Why Baseball?

October 13, 1960. Game 7 of the World Series: Pittsburgh Pirates vs. New York Yankees. I left school on a run and raced up the hill to our house, where I found my mother—who never watched TV in the daytime—glued to the set. Ninth inning: the game was tied. At that moment, Bill Mazeroski smashed a home run out of the park. Mom and I screamed and jumped up and down as Pirate fans went beserk. The phone rang: my dad was calling from the office, over the moon. He’d grown up in Pittsburgh and was a life-long Pirates fan. Gritty, blue-collar Pittsburgh had beaten the stuck-up, entitled Yankees.

This statue commemorates Bill Mazeroski rounding second base after his series-winning home run for the Pittsburgh Pirates in 1960. Photo: Creative Commons BY 2.0

Mazeroski’s home run—famous as the one and only Game Seven walk-off win in World Series history—is my earliest, most memorable baseball memory.

Baseball was like background music in my family: always there. My dad, uncle, grandfather, and brother talked baseball and kept track of their teams. Dad alerted me to writers who wrote lyrically about the game. Without realizing it, baseball lingo and metaphors became imbedded in my brain. In high school, my boyfriend took me to a Red Sox game, where bleacher seats were $5, but I didn’t become a true fan until later in life. Raising my kids in Vermont without television, we didn’t see games often—though our neighborhood watched the debacle of the ’86 Sox/Mets series in a friend’s basement. I’m sure our screams of horror could be heard for miles when the ball skipped through You-Know-Who’s feet.

Out of Left FieldDuring my Vermont years, friends Rosie and Peter Shiras, ultimate Sox fans, talked baseball and urged me to follow the game. A Civil Rights activist, Rosie taught her students about baseball’s failure to integrate, as well as the Red Sox’s shameful distinction as the last team to sign an African American player. When she retired from teaching, Rosie’s students gave her a signed, framed Jackie Robinson baseball card. (Those who have read my baseball-themed novel, Out of Left Field, might recognize her card as that story’s endowed object.) Last year, I attended the annual game honoring Robinson at Fenway—the day when everyone in baseball, from players to coaches to the grounds crew, wears Robinson’s retired number 42. I raised my cup of beer to Rosie and Peter (RIP) in thanks for sharing their love of the game.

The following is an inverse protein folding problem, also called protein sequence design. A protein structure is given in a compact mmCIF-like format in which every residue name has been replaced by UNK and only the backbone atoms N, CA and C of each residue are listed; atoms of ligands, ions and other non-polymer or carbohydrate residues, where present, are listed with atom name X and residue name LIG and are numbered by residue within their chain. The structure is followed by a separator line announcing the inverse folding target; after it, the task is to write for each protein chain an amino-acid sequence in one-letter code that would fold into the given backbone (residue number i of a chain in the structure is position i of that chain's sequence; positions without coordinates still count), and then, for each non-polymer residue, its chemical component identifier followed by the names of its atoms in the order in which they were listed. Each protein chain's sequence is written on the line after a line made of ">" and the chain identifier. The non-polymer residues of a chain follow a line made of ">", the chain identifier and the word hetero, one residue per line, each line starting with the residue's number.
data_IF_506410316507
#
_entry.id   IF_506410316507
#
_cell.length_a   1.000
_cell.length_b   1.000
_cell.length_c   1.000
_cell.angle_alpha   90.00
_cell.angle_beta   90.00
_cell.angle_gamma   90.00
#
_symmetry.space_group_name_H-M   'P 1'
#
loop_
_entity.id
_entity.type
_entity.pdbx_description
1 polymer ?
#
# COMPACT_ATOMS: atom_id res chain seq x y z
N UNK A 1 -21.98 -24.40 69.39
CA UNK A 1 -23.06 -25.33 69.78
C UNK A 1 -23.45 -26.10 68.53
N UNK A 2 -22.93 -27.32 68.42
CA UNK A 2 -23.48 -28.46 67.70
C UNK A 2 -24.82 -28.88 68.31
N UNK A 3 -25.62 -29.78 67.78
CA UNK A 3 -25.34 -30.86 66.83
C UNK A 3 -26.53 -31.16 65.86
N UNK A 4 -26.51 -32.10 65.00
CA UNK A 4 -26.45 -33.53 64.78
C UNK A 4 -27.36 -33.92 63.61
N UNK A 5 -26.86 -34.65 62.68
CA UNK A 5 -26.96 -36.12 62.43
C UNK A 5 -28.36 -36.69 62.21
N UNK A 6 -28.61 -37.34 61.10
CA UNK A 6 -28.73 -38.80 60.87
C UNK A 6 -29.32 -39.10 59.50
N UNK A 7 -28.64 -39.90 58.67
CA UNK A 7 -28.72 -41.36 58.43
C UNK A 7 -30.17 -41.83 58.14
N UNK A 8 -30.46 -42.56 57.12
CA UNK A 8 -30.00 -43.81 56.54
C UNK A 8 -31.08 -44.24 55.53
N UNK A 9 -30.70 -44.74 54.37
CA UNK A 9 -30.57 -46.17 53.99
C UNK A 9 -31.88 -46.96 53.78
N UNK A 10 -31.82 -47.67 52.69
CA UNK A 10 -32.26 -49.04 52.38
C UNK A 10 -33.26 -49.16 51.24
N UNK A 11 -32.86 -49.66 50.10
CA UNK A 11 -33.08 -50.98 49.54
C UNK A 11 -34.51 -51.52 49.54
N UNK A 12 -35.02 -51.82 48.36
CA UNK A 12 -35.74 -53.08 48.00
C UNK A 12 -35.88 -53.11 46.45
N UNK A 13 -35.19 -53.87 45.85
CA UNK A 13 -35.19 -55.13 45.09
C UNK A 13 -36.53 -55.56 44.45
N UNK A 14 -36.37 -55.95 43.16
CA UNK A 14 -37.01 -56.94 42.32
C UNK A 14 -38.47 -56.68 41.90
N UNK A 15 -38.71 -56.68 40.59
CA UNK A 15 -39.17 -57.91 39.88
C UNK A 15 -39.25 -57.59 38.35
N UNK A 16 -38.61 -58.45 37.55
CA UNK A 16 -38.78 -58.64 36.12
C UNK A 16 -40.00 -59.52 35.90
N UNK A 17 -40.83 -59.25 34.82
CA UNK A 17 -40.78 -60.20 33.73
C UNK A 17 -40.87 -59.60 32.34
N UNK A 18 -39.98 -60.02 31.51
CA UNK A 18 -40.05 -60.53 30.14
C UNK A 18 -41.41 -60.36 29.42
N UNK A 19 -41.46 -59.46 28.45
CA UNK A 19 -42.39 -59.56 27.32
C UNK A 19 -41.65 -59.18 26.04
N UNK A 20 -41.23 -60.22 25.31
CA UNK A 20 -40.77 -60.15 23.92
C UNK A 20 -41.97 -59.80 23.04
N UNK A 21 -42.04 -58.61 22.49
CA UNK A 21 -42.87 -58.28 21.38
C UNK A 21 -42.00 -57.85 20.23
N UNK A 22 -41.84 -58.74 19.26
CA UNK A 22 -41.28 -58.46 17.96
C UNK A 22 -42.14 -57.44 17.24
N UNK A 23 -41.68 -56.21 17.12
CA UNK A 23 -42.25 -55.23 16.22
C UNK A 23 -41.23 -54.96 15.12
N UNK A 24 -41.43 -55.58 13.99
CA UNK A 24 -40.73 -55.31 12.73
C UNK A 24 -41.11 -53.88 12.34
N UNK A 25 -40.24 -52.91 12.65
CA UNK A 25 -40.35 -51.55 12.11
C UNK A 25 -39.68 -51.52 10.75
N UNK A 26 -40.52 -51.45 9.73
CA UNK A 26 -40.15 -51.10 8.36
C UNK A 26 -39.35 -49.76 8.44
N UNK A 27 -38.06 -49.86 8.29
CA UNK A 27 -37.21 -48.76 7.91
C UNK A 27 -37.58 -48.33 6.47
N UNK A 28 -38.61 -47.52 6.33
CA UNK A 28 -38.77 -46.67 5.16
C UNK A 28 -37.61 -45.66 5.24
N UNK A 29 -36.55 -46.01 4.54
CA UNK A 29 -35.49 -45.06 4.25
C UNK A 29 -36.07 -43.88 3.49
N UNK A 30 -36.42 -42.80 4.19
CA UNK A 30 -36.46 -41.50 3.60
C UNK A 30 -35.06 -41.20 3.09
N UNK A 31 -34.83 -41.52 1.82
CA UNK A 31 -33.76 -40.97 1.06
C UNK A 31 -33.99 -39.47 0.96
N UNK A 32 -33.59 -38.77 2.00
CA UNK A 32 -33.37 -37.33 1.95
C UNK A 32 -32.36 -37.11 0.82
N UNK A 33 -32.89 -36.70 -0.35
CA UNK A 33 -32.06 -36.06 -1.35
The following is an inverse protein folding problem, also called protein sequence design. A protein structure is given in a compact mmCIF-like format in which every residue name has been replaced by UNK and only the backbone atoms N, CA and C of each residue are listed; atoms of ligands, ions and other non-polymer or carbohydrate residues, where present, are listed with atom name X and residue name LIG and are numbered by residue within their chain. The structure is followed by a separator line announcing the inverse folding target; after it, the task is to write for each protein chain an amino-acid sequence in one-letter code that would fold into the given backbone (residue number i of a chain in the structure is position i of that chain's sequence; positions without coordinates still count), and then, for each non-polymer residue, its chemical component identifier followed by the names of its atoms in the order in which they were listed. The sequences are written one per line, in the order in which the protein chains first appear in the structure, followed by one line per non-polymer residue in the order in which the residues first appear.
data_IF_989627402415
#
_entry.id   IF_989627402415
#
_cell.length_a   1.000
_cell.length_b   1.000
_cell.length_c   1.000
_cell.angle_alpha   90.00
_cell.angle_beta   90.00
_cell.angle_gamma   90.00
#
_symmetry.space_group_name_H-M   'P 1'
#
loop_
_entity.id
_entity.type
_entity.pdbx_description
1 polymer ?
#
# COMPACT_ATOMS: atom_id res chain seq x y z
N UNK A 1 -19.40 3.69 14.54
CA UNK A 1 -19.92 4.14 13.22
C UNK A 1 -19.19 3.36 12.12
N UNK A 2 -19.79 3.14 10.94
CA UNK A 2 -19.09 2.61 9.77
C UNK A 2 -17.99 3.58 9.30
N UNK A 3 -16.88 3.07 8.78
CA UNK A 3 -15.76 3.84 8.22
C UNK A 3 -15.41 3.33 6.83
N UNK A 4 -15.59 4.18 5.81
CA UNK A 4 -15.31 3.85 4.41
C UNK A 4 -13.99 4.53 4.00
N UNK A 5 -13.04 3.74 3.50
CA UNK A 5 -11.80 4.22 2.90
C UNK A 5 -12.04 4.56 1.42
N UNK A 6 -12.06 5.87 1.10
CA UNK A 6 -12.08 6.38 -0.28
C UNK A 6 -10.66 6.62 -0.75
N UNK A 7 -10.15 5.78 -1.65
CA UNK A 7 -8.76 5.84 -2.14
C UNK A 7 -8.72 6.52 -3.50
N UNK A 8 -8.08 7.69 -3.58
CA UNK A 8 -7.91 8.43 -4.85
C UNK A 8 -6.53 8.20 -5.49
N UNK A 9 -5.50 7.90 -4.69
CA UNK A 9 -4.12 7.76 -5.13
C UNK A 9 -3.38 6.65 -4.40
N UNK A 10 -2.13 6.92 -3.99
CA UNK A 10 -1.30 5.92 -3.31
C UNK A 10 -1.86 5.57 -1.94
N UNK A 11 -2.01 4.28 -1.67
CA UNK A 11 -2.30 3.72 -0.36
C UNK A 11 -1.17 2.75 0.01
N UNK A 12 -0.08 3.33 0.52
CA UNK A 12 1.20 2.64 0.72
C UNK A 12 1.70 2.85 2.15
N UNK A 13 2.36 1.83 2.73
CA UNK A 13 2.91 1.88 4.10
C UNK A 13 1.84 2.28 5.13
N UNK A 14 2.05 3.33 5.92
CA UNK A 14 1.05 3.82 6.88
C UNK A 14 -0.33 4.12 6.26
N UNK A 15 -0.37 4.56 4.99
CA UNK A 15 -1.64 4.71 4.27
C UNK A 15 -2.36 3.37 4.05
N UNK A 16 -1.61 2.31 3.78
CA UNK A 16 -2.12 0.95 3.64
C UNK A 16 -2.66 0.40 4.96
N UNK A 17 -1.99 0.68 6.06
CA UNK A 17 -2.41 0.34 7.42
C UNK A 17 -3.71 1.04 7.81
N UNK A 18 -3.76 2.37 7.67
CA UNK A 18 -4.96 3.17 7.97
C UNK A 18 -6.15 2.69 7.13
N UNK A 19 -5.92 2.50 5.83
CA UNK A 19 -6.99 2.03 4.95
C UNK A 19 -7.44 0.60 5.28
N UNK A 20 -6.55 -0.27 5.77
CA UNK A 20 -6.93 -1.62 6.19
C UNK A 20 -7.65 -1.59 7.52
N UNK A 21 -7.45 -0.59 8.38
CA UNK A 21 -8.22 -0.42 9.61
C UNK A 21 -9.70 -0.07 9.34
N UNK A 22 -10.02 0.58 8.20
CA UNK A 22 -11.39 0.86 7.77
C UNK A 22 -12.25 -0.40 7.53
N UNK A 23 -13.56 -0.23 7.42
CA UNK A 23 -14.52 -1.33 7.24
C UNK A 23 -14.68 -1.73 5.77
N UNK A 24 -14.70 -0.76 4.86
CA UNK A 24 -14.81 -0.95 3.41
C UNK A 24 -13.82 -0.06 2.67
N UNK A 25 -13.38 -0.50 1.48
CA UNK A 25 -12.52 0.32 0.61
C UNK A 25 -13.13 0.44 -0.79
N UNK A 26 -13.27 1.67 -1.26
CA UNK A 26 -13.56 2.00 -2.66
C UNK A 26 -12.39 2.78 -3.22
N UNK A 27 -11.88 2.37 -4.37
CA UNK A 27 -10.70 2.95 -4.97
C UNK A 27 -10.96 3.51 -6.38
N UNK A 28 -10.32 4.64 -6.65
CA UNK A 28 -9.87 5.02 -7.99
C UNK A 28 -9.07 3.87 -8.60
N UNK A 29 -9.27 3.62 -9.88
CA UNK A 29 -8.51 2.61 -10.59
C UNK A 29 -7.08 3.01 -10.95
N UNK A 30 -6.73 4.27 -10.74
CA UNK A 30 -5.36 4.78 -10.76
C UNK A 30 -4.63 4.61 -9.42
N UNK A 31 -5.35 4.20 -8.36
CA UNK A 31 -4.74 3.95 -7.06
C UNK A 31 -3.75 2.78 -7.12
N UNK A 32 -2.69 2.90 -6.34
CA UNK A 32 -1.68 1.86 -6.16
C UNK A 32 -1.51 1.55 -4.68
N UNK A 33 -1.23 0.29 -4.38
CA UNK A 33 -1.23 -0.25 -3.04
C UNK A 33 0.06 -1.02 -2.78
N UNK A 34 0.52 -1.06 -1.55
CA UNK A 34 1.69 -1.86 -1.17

Liza KetchumWhen I married a rabid Red Sox fan and moved to Boston, I became an ardent fan myself. Though baseball can be agonizingly slow compared to soccer (a game I also enjoy and have written about), I love watching a team come together through the season. I love the way Fenway Park feels intimate, even with 37,000 cheering fans, and it’s fun to see how the view of the game changes, depending on where you sit. The city and the region bond with the team, in ways that can be heartbreaking or magical. (That was most evident after an impossible World Series win, when much of New England went berserk with joy—but also after the horror of the Marathon bombings, when the team helped bring the city together.) I love the way the park erupts when a player makes a sensational catch or hits the ball over the Green Monster. I appreciate the smell of pretzels and French fries, the first sip of beer on a hot night, the sappy way we belt out “Sweet Caroline,” no matter the score. I’ve been in awe of the grace and intelligence of a pitcher like Pedro Martinez; I admire the grit of Dustin Pedroia, a small player with an outsize heart. For years, we celebrated the strength and dominant personality of David Ortiz—and now it’s a delight to watch fresh young talent coming up. Hope, despair, joy, tedium, pandemonium, astonishment, laughter—you can never predict what emotions will dominate on any given night.